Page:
Very tempting to take Rochelle up on the rerun this week. The boys go back to school tomorrow for the first time since early April, I got a new job last week and it feels like there’s a LOT to do.
But this story came into my head in the shower and I had to share it. You can check out my original story about this picture here too, and play spot the similarities: https://elmowrites.wordpress.com/2014/02/26/.
When I got home, Mum wanted to know all about the host family where I stayed. They taught me so much – they always followed up with the English if they said something I couldn’t understand. I couldn’t tell her my favourite lesson though.
On the way to a super fancy restaurant for dinner, we were running late when a huge wagonload of straw pulled onto the road in front of us.
“Merde!” shouted the Dad.
The Mum looked at him and whispered “Les enfants!”
So he turns to me. I thought he was going to apologise, but he translates instead.
27 responses to “French Exchange”
Love it! Learning to swear like a Frenchwoman was one of the great joys of my year abroad. This story is full of the illicit joys of being party to something you *know* your parents would have a fit about.
Thanks! That’s exactly the feeling I wanted to conjure. Like the Dad has a moment of rebellion and decides to teach her instead of shying away and she LOVES it! And to be honest, if she’s old enough for a french exchange, she’s old enough to learn that one IMO
When I had language tuition before going to work in a Poruguese speaking country I insisted my tutor devoted one session to swearwords
Excellent! They are as much a part of the language as any other… and probably in higher usage than many things we learned in school!
It’s such a classy word for such an unclassy subject. 🙂 You got the narrator spot on. Well done.
Thanks Sandra! Maybe I should start using the classy version at home!
Fantastic, well if you are going to learn the language, let it be complete and true to life. I bet the Mum clapped him one.
Yes, I don’t suppose his wife was impressed with his version of ‘education’!
Si vulgaire, I’m shocked! Actually, I’m not, expletives are part of everyday language now, no matter which one it is.
Glad you weren’t too appalled, Keith! Can’t be truly fluent in a language without all the components, right?!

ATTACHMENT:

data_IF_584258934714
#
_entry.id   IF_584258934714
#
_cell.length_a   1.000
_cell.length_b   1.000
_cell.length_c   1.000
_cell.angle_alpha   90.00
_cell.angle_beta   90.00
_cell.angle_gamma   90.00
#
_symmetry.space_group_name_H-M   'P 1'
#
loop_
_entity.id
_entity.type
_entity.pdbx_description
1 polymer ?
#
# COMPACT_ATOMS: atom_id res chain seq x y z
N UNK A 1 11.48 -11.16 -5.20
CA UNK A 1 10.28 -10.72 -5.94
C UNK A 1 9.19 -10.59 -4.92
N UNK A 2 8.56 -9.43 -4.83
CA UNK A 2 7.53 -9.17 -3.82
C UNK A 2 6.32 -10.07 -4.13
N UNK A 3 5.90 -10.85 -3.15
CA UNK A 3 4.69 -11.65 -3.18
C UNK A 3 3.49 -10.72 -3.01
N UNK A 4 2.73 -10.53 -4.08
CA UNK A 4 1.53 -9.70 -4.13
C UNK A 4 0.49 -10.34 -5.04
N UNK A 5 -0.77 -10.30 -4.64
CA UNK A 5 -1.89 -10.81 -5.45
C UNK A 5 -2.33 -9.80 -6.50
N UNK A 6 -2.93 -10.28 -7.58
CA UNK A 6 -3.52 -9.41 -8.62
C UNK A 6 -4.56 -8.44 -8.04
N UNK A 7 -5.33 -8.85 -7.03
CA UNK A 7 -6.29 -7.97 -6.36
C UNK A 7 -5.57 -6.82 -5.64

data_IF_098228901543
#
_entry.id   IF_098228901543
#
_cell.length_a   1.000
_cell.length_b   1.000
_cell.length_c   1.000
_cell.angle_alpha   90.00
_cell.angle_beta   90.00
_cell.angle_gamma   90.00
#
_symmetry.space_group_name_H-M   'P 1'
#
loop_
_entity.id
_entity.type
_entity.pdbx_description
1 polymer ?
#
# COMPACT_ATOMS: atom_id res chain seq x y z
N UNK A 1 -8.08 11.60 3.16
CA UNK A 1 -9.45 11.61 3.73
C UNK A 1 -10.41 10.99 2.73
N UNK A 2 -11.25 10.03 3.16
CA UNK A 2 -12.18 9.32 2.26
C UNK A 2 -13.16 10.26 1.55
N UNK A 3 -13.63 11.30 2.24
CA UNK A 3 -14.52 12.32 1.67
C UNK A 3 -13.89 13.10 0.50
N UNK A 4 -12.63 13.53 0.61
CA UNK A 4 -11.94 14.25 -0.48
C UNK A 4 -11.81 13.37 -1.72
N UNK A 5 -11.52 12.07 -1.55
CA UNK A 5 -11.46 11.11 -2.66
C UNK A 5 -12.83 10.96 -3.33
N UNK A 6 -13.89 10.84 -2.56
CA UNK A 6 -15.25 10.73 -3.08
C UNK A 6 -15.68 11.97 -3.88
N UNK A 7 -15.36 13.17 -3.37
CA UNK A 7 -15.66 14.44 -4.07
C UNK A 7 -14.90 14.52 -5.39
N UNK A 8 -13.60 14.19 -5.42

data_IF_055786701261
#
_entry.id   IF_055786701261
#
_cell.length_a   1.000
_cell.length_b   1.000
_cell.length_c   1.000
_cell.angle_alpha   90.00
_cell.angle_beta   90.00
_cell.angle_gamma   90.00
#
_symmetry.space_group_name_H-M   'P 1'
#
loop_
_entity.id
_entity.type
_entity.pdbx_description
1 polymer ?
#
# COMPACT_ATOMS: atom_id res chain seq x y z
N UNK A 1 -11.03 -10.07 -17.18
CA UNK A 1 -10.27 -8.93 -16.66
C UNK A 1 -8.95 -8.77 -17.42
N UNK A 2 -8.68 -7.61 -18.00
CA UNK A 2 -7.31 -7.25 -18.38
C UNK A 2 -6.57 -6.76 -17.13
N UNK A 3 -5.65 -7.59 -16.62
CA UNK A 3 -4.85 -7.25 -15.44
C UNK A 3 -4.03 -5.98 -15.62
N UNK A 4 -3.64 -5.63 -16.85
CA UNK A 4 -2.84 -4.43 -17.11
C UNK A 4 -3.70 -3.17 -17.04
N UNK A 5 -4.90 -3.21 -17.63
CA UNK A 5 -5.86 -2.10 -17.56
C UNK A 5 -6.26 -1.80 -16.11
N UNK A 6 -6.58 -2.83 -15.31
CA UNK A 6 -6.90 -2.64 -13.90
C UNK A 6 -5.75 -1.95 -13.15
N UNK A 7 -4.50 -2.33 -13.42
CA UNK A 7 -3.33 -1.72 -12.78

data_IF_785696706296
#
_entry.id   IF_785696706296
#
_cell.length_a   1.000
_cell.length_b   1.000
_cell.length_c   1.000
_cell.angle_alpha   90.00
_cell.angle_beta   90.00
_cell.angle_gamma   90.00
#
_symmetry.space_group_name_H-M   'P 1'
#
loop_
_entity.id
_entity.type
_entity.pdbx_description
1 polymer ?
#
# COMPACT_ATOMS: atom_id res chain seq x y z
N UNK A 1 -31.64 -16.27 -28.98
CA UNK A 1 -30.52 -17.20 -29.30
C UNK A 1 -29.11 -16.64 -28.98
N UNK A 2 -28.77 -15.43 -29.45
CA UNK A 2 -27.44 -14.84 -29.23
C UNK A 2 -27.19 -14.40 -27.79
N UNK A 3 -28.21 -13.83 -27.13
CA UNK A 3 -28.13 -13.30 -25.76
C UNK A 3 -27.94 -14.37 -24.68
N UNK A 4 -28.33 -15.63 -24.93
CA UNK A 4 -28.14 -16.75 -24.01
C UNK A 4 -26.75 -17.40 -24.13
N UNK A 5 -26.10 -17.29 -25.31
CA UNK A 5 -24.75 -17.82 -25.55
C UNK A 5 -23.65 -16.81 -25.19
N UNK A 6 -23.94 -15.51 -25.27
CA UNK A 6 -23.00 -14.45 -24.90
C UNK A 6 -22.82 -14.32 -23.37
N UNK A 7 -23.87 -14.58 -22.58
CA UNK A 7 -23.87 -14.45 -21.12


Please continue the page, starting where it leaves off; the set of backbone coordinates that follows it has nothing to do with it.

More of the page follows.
LOL! Dads 🙂
They’re the worst. And the best.
Aw I wish this was a true story! Haha
Merde, what a fun story!
🙂 You’re welcome.
What a fun take on the prompt! Really imaginative!
I’m glad you enjoyed it!
Too deep for my sleep deprived mind today. Oh, Hubby just translated the french for me… LOL!
Oh thanks to your husband! Yes, a little translation needed for understanding. Thank you for persevering!
I know very little French but I do know the translation. I laughed out loud.
This is about the limit of my french too. I’m pleased it made you laugh!
This is so much fun. This word must be one of the first learned by any french class, whether teachers like it or not. And you’re right about the expletives. I thought my English was decent, but when I went abroad, the lack of vocabulary on expletives and innuendo made it hard to really ‘get’ what people said.
I’m sure – so much of what we say is based on implication, innuendo and cultural references. Even just moving from one English-speaking country to another, I found myself tripping up on those things, but to change language too must add a whole layer on top!
It’s always good to know how to swear in a language that’s “foreign” to most of those around you. My father could swear in several languages; unfortunately for me, so too could my mother. That’s why I can only swear in two!
Good luck with school and the new job. Hope both turn out well. The first step is often the scariest.
Thanks! Yes, exciting times here. I’m afraid my swearing is mostly limited to the one language – maybe that should be my new project!